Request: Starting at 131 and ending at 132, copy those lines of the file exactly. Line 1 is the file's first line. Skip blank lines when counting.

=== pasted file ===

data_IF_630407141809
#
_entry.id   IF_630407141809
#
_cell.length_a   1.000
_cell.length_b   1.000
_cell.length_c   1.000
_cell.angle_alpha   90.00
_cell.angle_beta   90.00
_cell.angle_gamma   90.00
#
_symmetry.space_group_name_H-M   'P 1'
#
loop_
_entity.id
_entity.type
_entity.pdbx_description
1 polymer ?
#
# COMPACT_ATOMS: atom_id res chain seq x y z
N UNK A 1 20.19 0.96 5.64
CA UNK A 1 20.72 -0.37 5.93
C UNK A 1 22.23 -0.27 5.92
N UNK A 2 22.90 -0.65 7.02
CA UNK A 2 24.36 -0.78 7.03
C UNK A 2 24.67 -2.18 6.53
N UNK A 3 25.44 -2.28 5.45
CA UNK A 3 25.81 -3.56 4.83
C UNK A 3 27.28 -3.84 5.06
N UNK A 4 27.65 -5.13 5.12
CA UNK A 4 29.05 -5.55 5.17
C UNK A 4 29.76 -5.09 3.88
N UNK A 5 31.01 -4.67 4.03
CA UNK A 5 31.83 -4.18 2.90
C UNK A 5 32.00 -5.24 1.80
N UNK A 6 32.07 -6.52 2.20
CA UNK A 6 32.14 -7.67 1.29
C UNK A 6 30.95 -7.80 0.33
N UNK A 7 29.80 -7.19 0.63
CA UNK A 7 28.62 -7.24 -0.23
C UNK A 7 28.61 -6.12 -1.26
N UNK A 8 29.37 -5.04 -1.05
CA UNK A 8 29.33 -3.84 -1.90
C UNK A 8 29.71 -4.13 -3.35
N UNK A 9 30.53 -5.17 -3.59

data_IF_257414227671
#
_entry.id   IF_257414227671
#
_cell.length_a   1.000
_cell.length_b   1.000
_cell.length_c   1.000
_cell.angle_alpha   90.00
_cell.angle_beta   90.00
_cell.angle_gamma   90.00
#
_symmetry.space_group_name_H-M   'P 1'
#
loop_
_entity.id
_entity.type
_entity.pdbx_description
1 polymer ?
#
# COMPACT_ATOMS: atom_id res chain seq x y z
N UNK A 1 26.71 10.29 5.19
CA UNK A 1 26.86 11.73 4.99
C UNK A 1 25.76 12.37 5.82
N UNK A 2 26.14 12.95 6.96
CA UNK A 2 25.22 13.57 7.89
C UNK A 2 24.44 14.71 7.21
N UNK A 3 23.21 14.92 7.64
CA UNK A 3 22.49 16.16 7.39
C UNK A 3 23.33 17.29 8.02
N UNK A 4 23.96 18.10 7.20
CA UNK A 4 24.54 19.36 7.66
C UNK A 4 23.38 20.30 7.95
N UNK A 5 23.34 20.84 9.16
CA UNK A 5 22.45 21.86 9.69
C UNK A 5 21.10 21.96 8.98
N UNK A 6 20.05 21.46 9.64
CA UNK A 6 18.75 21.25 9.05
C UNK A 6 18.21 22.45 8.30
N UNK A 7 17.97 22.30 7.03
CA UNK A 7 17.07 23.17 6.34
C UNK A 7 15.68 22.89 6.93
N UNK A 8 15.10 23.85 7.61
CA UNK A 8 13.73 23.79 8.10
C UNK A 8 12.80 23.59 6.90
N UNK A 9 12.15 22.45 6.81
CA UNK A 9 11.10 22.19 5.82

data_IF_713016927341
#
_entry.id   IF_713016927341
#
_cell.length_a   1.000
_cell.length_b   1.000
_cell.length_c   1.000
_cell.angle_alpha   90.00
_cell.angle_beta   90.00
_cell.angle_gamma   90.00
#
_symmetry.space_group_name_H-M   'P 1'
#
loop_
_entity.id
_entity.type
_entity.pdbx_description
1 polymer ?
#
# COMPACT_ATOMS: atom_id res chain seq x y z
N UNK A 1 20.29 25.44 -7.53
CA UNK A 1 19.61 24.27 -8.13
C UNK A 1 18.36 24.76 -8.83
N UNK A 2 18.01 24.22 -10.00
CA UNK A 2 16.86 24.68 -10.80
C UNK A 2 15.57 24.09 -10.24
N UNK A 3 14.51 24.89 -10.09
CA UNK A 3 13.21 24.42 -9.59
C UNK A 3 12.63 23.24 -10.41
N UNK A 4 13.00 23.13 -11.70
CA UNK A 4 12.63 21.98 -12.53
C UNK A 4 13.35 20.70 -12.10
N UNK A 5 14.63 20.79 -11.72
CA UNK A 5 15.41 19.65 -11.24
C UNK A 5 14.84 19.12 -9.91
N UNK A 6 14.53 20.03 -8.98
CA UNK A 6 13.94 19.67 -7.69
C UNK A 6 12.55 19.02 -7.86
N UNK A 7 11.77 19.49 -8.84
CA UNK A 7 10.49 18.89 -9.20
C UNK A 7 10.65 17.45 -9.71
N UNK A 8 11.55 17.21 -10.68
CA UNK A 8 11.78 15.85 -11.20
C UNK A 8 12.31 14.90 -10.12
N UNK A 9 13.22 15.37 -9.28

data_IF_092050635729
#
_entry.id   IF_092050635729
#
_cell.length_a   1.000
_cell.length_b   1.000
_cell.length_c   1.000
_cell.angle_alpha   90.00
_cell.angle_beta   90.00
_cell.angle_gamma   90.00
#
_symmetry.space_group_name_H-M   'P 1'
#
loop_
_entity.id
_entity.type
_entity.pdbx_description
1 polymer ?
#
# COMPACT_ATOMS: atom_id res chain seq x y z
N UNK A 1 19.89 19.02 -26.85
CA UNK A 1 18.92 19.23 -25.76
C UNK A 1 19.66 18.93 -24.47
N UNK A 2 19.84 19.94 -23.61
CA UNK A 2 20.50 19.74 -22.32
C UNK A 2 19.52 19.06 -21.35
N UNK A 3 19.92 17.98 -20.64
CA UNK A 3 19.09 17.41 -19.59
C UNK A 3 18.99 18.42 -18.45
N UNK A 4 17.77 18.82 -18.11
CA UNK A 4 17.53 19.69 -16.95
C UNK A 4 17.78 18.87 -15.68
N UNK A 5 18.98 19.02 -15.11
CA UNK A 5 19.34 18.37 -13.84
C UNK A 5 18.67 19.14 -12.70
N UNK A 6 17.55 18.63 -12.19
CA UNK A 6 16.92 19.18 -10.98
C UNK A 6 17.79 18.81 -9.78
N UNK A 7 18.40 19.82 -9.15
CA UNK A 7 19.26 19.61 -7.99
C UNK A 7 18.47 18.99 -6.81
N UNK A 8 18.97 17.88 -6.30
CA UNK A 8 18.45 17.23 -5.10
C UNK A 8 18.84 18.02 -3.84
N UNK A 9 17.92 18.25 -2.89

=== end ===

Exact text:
CA UNK A 7 10.49 18.89 -9.20
C UNK A 7 10.65 17.45 -9.71